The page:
Families Snuggle Up to Pajama-Rama’s Charms

The rabbi stood at the front of the room, holding a big book.

But as he leaned over to read, he didn't begin a sermon or start chanting Hebrew trope.

Instead, Rabbi Ira F. Stone of Temple B'nai Zion-B'nai Israel in Center City helped a flock of children sound out a word.

"It's a big one," said the rabbi, gazing around at a sea of young faces. "Starts with a 'p.' "

Several dozen children — and their parents — gathered at the Barnes & Noble bookstore on Rittenhouse Square last Thursday night, for the first of what will be four Jewish storybook readings there.

Sponsored by the Kehillah of Center City in conjunction with Barnes & Noble, the idea behind the series — now in its second year — is to bring local rabbis out into the community to read Jewish stories to young children.

The program is called "Pajama-Rama," since children are encouraged to wear their favorite sleepwear. They also top off each event with a snack of milk and (kosher) cookies.

According to Catherine Fischer, coordinator of the Kehillah, the readings are meant to provide a greater sense of community for Jewish families in town.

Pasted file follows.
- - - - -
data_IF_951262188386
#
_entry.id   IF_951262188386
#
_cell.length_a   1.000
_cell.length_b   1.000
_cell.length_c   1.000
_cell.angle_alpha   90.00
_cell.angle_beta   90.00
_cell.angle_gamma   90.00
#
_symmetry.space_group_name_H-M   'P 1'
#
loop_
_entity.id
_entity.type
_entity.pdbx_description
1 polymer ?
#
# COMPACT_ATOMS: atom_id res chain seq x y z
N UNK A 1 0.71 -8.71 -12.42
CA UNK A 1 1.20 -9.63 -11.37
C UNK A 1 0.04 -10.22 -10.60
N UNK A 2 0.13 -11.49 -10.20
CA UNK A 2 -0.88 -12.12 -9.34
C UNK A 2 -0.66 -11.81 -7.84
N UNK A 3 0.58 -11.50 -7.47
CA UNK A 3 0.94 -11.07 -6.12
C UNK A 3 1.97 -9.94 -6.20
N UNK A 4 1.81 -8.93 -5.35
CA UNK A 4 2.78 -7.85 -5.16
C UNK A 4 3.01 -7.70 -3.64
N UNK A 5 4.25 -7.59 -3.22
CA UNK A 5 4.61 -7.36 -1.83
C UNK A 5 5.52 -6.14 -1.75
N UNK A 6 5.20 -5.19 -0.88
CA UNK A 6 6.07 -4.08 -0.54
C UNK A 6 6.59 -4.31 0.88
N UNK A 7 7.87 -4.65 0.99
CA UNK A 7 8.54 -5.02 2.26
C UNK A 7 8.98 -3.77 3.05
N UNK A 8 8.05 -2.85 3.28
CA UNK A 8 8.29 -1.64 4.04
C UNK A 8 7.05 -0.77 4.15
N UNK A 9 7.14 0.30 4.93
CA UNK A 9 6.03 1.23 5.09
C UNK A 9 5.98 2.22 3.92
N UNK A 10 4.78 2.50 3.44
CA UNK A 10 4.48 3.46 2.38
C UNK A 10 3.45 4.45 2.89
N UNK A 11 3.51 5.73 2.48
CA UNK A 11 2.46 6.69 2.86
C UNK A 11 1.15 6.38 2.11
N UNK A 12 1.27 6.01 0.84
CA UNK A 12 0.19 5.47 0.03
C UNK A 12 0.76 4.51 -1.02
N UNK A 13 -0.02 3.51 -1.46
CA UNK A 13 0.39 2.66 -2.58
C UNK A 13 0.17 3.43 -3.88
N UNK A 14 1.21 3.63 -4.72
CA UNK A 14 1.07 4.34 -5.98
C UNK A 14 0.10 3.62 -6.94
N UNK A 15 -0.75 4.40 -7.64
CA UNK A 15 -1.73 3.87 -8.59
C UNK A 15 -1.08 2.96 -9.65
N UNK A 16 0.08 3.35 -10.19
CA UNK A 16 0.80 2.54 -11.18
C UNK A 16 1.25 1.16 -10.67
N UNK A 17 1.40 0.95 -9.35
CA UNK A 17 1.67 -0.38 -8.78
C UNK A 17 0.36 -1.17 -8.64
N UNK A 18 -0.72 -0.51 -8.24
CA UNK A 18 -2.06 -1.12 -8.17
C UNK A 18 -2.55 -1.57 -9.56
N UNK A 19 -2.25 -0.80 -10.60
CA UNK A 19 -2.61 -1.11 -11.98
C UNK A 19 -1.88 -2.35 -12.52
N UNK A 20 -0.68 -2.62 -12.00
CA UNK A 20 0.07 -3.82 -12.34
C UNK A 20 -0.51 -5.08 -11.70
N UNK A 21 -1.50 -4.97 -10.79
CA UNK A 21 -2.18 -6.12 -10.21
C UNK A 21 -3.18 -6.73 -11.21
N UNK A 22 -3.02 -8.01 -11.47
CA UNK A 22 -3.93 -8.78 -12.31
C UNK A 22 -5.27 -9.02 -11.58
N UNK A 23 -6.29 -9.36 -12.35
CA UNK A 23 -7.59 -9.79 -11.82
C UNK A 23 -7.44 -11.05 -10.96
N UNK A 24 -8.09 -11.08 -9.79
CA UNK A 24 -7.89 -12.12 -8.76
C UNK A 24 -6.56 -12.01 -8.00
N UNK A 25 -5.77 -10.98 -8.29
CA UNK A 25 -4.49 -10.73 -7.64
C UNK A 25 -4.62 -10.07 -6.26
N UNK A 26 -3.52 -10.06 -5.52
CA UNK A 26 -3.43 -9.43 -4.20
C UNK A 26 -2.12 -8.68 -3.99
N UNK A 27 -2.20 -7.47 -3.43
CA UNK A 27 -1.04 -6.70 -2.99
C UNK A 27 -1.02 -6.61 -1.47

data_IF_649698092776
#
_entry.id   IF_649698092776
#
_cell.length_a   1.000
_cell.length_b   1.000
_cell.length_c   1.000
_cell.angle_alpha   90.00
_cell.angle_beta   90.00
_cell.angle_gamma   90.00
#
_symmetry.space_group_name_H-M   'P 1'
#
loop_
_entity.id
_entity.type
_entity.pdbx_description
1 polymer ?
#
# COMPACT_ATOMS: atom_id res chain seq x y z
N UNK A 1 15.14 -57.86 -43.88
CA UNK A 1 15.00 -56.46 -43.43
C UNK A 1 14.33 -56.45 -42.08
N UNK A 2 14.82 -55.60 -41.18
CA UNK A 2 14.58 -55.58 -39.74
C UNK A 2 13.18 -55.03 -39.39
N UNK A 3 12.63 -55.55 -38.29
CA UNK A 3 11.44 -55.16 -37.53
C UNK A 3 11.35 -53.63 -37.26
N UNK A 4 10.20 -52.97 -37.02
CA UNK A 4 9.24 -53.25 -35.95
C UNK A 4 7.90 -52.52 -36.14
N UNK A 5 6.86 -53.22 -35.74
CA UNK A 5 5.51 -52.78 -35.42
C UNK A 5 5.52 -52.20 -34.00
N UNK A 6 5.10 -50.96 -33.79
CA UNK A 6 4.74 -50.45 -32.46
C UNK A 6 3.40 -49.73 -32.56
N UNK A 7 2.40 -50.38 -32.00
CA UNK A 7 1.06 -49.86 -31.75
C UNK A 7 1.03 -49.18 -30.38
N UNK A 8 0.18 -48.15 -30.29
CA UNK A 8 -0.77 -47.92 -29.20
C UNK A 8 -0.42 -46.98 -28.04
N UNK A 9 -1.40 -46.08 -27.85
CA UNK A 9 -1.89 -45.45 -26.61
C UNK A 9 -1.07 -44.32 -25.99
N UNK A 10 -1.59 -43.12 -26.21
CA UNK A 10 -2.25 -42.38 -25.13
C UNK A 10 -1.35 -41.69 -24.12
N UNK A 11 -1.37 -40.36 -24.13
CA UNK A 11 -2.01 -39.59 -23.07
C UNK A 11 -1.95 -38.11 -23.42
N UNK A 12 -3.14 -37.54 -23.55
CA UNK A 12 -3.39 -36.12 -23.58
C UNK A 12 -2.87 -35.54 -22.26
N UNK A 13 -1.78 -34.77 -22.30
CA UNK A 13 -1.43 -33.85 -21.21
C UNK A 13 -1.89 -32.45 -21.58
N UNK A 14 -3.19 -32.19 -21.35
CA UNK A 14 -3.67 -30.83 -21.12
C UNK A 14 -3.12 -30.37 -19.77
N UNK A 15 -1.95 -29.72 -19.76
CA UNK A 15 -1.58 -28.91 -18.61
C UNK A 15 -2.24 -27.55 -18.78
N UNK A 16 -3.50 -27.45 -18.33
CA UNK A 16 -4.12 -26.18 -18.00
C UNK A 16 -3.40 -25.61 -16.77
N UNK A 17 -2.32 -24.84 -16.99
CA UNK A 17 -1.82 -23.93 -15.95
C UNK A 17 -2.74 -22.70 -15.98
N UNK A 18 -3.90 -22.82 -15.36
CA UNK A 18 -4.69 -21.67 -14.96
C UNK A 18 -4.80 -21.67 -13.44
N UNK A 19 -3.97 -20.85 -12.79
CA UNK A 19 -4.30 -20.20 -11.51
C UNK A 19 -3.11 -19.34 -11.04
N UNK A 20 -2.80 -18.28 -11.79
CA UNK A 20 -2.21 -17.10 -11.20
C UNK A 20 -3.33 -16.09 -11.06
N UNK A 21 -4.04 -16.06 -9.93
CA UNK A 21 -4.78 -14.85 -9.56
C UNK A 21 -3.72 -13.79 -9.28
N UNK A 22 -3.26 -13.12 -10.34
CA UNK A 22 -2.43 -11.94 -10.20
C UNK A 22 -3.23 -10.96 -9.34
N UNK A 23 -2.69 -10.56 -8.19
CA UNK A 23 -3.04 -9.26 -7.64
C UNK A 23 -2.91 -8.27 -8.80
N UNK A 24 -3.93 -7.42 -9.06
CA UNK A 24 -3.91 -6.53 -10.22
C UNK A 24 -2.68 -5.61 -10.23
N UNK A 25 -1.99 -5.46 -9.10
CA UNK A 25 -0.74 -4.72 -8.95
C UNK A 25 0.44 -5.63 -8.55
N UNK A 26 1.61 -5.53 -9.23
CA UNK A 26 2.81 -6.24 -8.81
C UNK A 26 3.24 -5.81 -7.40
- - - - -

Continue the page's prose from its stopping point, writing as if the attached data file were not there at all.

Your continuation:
"The overriding goal is connecting families with young children together from all different places," she said. "We want to create more of a network for them."

Fischer added that the aim is also to help attendees, many of whom may be unaffiliated, feel more comfortable with local rabbis and their congregations.

She explained that the bookstore offers an "easy access" location for those who may be reticent to enter a synagogue.

"These kinds of public venues help us attract a lot of people, and help raise the profile of the Jewish community," attested Fischer. "We hope that once they come in, people will register, receive updates on our programs and stay connected."

Surrounded by kids in "Polly Pocket" and "Thomas the Tank Engine" pajama sets, Stone, himself a grandfather, agreed.

"It gives rabbis a different face," he said, after finishing up "Mrs. Katz and Tush," as well as "Cookies: Bite-Size Life Lessons." "It's just as important for the parents as for their kids."

And grandparents, too, added attendee Penina Gould, 75.

"I'm always looking for Jewish things to do with the kids," said the Center City resident, referring to granddaughters Liat, 9, and Ariel Rosov, 7. "Their parents are only too happy to have us babysit, and I appreciate having a reason to capture them for a night or two."

The next "Pajama-Rama" will be held Thursday, Aug. 9, and will feature Rabbi Avi Winokur and Cantor Neil Schnitzer of Society Hill Synagogue, children's author Staci J. Schwartz and a special appearance by "Clifford, the Big Red Dog." The theme that night will be animals.

On Dec. 9, Rabbi Ira S. Grussgott of Congregation Kesher Israel will continue the series with some Chanukah tales, and the year will end with Passover stories in April.



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